PDFTron is now Apryse. Same great products, new name.
By Zhijie Zhang | 2021 Feb 22
March is upon us and Winter, almost over. Here at Apryse, we spent these last months not in hibernation but productive innovation. As a result, release 7.3 of the Apryse SDK-powered and WebAssembly-based WebViewer features several new exciting additions and improvements this month—all run in the browser.
First is a trailblazing PDF digital signature feature that brings signature validation to the browser. Next, we enhanced the user experience and customizability of WebViewer—all the way to the source code!—with a brand new custom color picker, annotation selection box design, and more.
Read on to see these brand new features in action and what else we’ve brought to web applications with WebViewer 7.3.
With WebViewer, you could already digitally sign your PDFs right in a browser, no server required. Now it’s also possible for users to verify their signatures in a browser, too. When they open documents with signatures, users will see the verification results directly inside WebViewer.
This first-of-its-kind capability promises to be transformative of how PDF digital signing workflows are designed. It enables developers to leverage scalable and cost-efficient client-side architectures for even more of the workflow. Watch this space for more details on this feature!
Also with 7.3, we introduced a new design of the annotation selection box for an even better user experience.
The selection box now has extra padding on small-sized annotations. This makes it much easier for users to place their extra-small markups and symbols. Additionally, we added several options for even more in-depth customization of the selection model, so developers can fine tune its behavior.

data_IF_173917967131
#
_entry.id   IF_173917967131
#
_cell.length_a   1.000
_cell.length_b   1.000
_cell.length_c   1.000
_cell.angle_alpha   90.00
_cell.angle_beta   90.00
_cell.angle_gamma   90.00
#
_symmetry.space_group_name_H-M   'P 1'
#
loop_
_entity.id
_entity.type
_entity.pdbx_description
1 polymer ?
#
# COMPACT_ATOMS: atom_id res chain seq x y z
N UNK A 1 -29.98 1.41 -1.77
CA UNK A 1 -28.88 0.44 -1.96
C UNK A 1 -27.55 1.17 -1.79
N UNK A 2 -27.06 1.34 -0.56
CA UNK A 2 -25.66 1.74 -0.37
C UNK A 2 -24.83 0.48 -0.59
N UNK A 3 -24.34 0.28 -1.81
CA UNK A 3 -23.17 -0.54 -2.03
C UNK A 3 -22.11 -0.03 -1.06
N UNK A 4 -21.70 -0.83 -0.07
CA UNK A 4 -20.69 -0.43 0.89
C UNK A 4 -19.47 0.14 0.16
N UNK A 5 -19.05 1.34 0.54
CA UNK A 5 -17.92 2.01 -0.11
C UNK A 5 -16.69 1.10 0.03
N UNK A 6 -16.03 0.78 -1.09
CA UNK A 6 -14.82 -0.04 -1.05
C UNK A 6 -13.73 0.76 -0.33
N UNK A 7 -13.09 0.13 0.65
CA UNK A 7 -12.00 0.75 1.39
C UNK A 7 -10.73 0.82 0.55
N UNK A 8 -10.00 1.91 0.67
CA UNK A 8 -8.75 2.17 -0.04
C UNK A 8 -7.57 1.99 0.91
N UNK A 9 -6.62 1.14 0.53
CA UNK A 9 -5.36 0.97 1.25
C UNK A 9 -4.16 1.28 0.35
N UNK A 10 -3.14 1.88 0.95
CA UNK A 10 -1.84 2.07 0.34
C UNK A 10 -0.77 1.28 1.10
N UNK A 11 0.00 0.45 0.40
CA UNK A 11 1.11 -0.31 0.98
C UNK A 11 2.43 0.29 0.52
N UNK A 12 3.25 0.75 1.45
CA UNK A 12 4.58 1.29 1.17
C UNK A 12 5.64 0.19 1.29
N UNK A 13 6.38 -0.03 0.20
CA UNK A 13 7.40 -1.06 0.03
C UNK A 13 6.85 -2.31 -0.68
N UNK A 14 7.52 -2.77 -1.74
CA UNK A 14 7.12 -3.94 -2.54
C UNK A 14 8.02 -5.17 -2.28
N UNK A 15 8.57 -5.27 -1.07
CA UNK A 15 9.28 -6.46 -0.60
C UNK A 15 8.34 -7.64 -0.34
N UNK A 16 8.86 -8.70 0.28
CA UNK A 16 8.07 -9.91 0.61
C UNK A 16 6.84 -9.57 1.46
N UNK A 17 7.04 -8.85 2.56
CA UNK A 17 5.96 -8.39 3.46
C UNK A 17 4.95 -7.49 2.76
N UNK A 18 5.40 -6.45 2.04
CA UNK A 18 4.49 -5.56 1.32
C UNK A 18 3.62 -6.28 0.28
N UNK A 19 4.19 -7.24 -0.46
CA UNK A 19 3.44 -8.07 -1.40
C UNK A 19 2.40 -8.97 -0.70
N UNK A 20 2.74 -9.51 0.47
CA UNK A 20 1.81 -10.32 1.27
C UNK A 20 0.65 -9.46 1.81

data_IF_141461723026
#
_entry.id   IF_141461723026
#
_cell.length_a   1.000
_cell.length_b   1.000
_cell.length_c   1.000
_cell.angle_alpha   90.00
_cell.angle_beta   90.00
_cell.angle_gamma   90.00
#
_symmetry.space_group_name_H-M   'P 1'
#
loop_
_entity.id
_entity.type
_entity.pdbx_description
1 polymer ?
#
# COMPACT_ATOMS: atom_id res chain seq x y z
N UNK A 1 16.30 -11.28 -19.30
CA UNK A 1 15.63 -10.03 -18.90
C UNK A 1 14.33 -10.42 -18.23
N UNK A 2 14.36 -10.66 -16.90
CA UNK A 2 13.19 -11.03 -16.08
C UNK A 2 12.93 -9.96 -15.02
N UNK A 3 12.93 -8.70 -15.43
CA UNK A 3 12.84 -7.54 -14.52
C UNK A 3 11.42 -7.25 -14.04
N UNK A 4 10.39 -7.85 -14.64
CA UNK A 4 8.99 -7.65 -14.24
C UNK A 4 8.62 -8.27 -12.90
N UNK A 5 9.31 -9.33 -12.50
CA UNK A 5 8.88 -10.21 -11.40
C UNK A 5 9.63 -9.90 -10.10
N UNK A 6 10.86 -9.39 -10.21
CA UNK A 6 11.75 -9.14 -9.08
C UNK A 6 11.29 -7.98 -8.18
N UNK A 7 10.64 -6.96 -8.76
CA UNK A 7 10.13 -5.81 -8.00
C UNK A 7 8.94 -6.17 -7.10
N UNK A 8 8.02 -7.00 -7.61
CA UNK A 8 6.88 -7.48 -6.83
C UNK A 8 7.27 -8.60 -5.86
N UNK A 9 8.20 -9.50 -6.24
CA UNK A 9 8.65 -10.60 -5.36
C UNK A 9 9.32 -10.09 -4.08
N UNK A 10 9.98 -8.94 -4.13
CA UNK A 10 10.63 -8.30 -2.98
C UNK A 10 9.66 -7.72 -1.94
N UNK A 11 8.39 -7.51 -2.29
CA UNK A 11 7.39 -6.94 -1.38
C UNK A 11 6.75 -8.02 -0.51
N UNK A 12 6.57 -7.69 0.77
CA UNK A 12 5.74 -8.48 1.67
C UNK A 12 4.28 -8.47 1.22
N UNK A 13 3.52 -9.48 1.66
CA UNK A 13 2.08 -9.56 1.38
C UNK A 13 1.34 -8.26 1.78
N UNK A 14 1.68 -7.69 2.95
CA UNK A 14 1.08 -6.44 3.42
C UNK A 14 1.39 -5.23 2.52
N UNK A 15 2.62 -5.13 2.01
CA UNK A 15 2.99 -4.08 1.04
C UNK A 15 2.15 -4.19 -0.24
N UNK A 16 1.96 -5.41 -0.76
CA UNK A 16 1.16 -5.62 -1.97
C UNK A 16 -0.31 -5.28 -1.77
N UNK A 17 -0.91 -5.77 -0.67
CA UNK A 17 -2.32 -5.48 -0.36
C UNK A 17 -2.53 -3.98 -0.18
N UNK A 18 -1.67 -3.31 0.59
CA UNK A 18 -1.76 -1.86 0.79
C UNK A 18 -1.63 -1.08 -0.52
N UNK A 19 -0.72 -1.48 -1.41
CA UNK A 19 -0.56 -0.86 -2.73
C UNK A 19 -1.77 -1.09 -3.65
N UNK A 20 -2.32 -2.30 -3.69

Next, the WebViewer UI now features a brand new color picker. This allows users to create custom colors on the fly. Colors are stored in
localStorage and are persisted on a page refresh. In other words, users will always have their colors at their fingertips even after they exit the session and log back in!
Next, we added the ability to change the zoom level on thumbnails to improve the experience around page manipulation and navigating long documents.
Now when trying to figure out what pages to select for moving, removal, or merging, you can zoom in to see content inside each page before selection.
Lastly, we changed how custom annotations work with WebViewer.
These are annotations not included in the PDF specification but critical for us to support. In fact, we’ve supported them for a long time with WebViewer—for a similar reason as why we make WebViewer’s UI source code fully available; it gives developers greater control over the appearance and behavior of their annotations, so they can tailor-fit WebViewer to any situation.
A frustration we heard from customers previously is that these custom annotations, not allowed by the PDF specification, would not show in other PDF viewers.
Well, we’ve listened. And after this release, users will see their custom annotations created with WebViewer in all their PDF readers.
Check out the WebViewer 7.3 changelog for the full list of improvements.
Community feedback is everything to us. Please don’t hesitate to contact us with questions, feedback, or your creative suggestions on what we should build next.
We’ve got lots of new features and improvements planned for the coming weeks and months. Stay tuned for more!
Share this post